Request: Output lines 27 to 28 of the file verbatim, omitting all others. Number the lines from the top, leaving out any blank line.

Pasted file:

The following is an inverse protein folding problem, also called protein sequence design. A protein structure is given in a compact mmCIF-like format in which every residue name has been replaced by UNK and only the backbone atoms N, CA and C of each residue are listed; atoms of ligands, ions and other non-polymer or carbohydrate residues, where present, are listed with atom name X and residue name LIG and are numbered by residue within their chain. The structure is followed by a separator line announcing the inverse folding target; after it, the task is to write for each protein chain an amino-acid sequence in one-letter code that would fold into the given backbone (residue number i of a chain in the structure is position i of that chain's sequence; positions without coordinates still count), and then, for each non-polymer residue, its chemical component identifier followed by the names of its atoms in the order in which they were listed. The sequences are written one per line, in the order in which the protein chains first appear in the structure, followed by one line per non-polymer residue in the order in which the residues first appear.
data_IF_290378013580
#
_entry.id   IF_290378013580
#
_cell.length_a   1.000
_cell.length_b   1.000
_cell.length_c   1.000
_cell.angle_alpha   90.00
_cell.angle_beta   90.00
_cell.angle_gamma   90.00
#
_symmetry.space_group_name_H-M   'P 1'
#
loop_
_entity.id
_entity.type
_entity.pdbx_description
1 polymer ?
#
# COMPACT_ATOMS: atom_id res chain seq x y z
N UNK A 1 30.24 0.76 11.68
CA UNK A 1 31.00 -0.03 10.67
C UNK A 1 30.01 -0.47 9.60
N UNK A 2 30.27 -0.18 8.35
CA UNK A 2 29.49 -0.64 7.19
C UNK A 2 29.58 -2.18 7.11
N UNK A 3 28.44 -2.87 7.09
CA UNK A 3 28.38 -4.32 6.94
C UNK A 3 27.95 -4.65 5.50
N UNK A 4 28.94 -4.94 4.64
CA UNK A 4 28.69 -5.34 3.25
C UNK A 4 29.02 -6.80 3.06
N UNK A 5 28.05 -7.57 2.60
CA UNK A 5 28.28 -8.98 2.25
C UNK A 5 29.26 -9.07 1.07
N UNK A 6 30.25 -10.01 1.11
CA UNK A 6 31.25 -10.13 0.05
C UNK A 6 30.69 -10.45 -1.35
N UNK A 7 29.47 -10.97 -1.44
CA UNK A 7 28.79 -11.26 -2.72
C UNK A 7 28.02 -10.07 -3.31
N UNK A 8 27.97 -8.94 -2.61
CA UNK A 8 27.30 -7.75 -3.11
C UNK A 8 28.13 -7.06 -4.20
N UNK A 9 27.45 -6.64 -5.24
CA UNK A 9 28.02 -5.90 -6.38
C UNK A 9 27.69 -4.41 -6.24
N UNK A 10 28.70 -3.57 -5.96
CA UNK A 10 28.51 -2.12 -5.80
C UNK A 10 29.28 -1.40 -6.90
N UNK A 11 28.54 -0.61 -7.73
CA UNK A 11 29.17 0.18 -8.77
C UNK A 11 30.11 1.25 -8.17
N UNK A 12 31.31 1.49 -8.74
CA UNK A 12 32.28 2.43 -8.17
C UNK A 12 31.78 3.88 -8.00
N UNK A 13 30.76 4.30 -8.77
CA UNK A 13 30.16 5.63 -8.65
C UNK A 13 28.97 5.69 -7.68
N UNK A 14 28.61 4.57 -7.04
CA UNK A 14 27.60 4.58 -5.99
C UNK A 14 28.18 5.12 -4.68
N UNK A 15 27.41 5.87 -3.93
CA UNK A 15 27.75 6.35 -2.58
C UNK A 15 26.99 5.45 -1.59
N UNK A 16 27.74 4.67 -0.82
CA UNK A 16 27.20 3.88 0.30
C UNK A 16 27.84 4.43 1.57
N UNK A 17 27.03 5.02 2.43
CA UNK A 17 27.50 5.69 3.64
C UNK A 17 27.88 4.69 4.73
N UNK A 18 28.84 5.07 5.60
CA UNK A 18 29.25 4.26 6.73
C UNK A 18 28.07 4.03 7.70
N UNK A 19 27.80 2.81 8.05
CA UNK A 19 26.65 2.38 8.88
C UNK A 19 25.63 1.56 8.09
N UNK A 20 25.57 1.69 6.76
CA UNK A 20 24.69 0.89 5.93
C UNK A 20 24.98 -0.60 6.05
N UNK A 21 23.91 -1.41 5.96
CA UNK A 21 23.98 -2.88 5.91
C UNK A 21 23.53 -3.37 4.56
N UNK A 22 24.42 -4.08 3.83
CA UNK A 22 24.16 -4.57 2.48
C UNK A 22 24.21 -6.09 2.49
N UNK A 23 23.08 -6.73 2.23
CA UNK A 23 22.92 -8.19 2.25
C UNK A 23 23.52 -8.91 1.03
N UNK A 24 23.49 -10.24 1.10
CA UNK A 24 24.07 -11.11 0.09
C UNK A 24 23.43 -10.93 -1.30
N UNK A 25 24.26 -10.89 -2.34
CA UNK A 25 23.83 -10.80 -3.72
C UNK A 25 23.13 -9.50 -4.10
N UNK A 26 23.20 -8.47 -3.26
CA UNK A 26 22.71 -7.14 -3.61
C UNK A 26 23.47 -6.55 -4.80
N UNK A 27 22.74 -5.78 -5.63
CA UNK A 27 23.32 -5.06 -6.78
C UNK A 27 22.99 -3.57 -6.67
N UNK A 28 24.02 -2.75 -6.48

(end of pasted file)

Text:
C UNK A 2 29.58 -2.18 7.11
N UNK A 3 28.44 -2.87 7.09